Food & Human Rights

Note: The holiday season means lots of end-of-year solicitations from worthwhile non-profit organizations.  I think I must have received more than 50 solicitations, but have decided to focus on only three, because I know these firsthand.

From their website The Hunger Project (THP) is a global, non-profit, strategic organization committed to the sustainable end of world hunger. In Africa, South Asia and Latin America, THP seeks to end hunger and poverty by empowering people to lead lives of self-reliance, meet their own basic needs and build better futures for their children.

THP and its affiliated Partner Countries have a worldwide staff of more than 300 people. THP’s Global Office is located in New York, NY. THP operates in 11 Program Countries: Bangladesh, Benin, Burkina Faso, Ethiopia, Ghana, India, Malawi, Mexico, Mozambique, Senegal and Uganda. THP partners with local organizations in Bolivia and Peru. THP Partner Countries, which fundraise for our programs in the developing world, include: Australia, Belgium, Canada, Germany, Japan, The Netherlands, New Zealand, Sweden, Switzerland and the United Kingdom.

This is a photo from The Hunger Project website, showing  partnership with India.

Several years ago, when I co-owned a health food store in the late 1970s and early 1980s, I was introduced to The Hunger Project ( through what was called a “Briefing.” For years I had accumulated information on hunger and didn’t really know what to do with it. After the briefing, I knew. I changed the title of that file to Ending Hunger, took the training to become a volunteer briefing leader, and went to schools and churches and other gatherings to tell people three important concepts:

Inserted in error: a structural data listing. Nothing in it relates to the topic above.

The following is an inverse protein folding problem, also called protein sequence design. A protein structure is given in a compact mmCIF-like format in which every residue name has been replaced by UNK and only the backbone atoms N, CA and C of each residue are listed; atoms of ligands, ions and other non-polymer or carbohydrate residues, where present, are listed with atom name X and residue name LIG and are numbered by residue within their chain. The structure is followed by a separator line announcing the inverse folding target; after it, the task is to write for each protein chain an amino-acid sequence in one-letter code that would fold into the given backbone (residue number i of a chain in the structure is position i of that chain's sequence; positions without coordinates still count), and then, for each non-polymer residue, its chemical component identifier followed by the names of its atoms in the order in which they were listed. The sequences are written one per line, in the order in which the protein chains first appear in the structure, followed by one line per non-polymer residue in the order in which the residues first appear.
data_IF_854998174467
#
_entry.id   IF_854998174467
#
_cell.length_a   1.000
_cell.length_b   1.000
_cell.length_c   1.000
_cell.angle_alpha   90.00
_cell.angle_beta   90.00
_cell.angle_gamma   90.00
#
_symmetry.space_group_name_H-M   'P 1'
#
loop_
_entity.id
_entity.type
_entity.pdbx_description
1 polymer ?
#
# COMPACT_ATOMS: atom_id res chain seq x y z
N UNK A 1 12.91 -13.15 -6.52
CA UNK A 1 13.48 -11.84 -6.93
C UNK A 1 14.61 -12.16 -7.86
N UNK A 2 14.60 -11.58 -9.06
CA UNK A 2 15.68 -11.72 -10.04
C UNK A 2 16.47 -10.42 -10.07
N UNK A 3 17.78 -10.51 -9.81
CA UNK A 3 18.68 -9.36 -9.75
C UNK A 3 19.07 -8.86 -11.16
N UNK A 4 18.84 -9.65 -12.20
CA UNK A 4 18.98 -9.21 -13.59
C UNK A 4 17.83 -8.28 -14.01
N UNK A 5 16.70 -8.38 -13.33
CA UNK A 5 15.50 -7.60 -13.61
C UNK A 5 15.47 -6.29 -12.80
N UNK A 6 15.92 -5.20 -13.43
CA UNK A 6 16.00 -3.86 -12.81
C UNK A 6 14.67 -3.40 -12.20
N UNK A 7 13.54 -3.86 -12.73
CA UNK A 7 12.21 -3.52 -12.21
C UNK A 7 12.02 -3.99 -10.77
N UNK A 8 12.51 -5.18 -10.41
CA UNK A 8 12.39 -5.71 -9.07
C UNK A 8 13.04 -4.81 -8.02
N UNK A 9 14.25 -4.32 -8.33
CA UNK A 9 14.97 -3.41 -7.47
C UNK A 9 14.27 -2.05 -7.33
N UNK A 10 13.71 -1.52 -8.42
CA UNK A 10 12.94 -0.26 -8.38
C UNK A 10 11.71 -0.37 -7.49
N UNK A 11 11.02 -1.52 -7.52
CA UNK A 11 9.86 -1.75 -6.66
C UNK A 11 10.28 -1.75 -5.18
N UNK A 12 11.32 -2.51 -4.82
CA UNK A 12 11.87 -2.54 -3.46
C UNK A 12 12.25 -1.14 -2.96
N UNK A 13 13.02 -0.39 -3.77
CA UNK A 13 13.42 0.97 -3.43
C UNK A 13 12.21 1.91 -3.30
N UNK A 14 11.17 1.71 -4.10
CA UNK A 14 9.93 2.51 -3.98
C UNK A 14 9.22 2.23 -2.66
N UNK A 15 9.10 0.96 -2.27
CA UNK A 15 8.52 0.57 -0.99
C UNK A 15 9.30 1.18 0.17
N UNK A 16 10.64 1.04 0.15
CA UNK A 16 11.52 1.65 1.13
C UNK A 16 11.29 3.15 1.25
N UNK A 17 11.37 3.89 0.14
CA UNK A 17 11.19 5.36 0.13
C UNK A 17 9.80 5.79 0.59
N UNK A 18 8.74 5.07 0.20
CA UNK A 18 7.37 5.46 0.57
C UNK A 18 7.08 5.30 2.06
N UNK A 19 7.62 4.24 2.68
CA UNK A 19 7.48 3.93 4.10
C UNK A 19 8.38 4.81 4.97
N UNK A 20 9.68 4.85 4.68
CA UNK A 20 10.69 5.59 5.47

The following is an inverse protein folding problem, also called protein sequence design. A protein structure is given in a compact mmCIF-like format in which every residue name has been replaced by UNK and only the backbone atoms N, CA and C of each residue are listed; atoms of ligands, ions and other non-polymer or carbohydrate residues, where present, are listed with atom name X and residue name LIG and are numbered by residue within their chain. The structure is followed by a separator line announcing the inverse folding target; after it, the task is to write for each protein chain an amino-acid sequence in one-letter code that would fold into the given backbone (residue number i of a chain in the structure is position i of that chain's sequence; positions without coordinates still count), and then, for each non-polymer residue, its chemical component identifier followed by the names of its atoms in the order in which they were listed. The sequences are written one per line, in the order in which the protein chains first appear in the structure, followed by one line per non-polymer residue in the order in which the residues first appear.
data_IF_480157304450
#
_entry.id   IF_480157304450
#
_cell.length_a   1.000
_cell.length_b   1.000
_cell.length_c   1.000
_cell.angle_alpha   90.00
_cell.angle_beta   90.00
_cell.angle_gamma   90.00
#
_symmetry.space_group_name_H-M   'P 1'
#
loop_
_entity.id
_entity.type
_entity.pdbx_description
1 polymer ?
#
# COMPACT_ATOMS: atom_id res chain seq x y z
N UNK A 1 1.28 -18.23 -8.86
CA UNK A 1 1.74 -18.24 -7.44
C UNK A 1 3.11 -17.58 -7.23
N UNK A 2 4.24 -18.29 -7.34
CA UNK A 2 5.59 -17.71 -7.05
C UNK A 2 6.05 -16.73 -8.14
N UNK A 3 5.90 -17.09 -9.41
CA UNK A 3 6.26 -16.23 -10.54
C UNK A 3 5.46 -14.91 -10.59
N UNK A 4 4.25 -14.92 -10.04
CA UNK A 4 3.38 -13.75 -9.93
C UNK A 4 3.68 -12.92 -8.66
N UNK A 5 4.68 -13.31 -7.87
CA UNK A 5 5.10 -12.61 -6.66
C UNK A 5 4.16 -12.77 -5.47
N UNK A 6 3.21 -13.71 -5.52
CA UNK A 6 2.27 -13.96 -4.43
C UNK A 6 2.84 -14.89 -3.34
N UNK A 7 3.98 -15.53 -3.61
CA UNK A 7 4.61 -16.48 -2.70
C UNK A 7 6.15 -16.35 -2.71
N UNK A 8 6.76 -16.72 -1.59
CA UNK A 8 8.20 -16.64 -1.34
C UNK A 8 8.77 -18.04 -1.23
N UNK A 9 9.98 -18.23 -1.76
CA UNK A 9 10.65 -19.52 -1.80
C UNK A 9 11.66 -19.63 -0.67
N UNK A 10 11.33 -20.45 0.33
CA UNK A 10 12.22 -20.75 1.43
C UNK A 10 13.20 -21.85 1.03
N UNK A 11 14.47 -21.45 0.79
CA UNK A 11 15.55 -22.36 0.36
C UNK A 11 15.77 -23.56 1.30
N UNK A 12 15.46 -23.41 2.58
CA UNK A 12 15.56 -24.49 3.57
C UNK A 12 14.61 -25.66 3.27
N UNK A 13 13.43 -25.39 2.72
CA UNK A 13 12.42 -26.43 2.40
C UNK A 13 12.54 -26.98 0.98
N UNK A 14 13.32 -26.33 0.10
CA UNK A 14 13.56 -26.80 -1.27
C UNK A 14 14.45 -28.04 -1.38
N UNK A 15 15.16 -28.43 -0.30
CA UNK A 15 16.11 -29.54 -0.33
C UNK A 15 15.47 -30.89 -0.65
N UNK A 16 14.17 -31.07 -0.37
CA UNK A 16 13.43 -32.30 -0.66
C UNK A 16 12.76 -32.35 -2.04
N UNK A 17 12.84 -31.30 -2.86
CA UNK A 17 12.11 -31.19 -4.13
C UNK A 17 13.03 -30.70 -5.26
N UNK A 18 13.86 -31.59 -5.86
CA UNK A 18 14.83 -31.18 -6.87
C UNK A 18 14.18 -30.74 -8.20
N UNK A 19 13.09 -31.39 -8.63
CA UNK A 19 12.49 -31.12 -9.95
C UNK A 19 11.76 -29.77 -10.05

1. Hunger exists
2. It doesn’t need to
2. Each person can make a difference.

These seem like common sense concepts, but ending hunger requires a huge effort and commitment.  For me, it meant starting my own project which I called Johnny Alfalfa Sprout, named after Johnny Appleseed. I went around teaching sprouting, sending sprouting seeds to Mary Knoll missions in Africa,  and eventually self-published The Johnny Alfalfa Sprout Handbook. (If you want a copy, please go to MY BOOKS for ordering information.)

What I also learned as a volunteer is that millions of men, women, and especially children go to bed hungry. I found that unacceptable and still do, and what I now believe is that having healthy food is a human right, not a privilege. To this end, I am including information on two of my other favorite projects, The Cambodian Children’s Fund and MANNA, an organization where I volunteer. One is far away and the other, right here in Philadelphia.

I found out about The Cambodian Children’s Fund from my stepson’s partner, Ignacio. He works for Sony Pictures and his former boss, Scott, left Sony to start the fund when he saw the abject poverty on a visit to Cambodia. Here is the letter Ignacio sent to me from Scott, which includes a link to a wonderful video. I chose to highlight this organization because it is a perfect example of one person making a difference and I know it is a legitimate organization because  of Ignacio’s personal relationship to Scott.

Dear Ignacio,